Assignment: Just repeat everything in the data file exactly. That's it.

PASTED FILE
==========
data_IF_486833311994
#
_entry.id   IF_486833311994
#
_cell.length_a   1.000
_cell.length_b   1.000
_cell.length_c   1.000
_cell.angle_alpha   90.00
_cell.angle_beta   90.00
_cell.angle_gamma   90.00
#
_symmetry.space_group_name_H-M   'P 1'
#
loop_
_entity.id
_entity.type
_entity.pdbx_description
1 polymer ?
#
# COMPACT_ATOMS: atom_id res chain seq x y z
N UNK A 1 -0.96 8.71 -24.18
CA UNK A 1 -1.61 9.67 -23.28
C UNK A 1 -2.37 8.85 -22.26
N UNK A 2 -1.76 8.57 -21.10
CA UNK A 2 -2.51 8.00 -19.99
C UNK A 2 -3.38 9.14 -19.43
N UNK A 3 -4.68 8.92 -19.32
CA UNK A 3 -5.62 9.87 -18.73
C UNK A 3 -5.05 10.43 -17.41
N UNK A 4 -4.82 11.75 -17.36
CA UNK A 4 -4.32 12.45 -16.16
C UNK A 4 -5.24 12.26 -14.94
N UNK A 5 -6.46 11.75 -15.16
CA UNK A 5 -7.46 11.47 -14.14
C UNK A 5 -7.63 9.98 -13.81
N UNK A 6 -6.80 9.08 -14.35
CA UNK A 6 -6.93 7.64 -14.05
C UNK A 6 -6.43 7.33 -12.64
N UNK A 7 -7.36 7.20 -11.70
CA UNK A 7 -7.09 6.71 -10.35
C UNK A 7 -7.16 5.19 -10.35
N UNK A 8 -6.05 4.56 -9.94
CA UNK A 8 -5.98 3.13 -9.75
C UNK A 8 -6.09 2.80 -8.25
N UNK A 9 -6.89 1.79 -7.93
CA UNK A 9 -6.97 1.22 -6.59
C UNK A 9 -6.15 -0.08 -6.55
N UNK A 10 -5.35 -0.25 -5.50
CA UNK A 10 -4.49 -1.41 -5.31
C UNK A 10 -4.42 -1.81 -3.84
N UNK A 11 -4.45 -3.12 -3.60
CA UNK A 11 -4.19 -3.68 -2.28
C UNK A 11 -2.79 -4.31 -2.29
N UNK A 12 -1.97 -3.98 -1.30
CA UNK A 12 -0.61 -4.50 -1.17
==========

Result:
data_IF_486833311994
#
_entry.id   IF_486833311994
#
_cell.length_a   1.000
_cell.length_b   1.000
_cell.length_c   1.000
_cell.angle_alpha   90.00
_cell.angle_beta   90.00
_cell.angle_gamma   90.00
#
_symmetry.space_group_name_H-M   'P 1'
#
loop_
_entity.id
_entity.type
_entity.pdbx_description
1 polymer ?
#
# COMPACT_ATOMS: atom_id res chain seq x y z
N UNK A 1 -0.96 8.71 -24.18
CA UNK A 1 -1.61 9.67 -23.28
C UNK A 1 -2.37 8.85 -22.26
N UNK A 2 -1.76 8.57 -21.10
CA UNK A 2 -2.51 8.00 -19.99
C UNK A 2 -3.38 9.14 -19.43
N UNK A 3 -4.68 8.92 -19.32
CA UNK A 3 -5.62 9.87 -18.73
C UNK A 3 -5.05 10.43 -17.41
N UNK A 4 -4.82 11.75 -17.36
CA UNK A 4 -4.32 12.45 -16.16
C UNK A 4 -5.24 12.26 -14.94
N UNK A 5 -6.46 11.75 -15.16
CA UNK A 5 -7.46 11.47 -14.14
C UNK A 5 -7.63 9.98 -13.81
N UNK A 6 -6.80 9.08 -14.35
CA UNK A 6 -6.93 7.64 -14.05
C UNK A 6 -6.43 7.33 -12.64
N UNK A 7 -7.36 7.20 -11.70
CA UNK A 7 -7.09 6.71 -10.35
C UNK A 7 -7.16 5.19 -10.35
N UNK A 8 -6.05 4.56 -9.94
CA UNK A 8 -5.98 3.13 -9.75
C UNK A 8 -6.09 2.80 -8.25
N UNK A 9 -6.89 1.79 -7.93
CA UNK A 9 -6.97 1.22 -6.59
C UNK A 9 -6.15 -0.08 -6.55
N UNK A 10 -5.35 -0.25 -5.50
CA UNK A 10 -4.49 -1.41 -5.31
C UNK A 10 -4.42 -1.81 -3.84
N UNK A 11 -4.45 -3.12 -3.60
CA UNK A 11 -4.19 -3.68 -2.28
C UNK A 11 -2.79 -4.31 -2.29
N UNK A 12 -1.97 -3.98 -1.30
CA UNK A 12 -0.61 -4.50 -1.17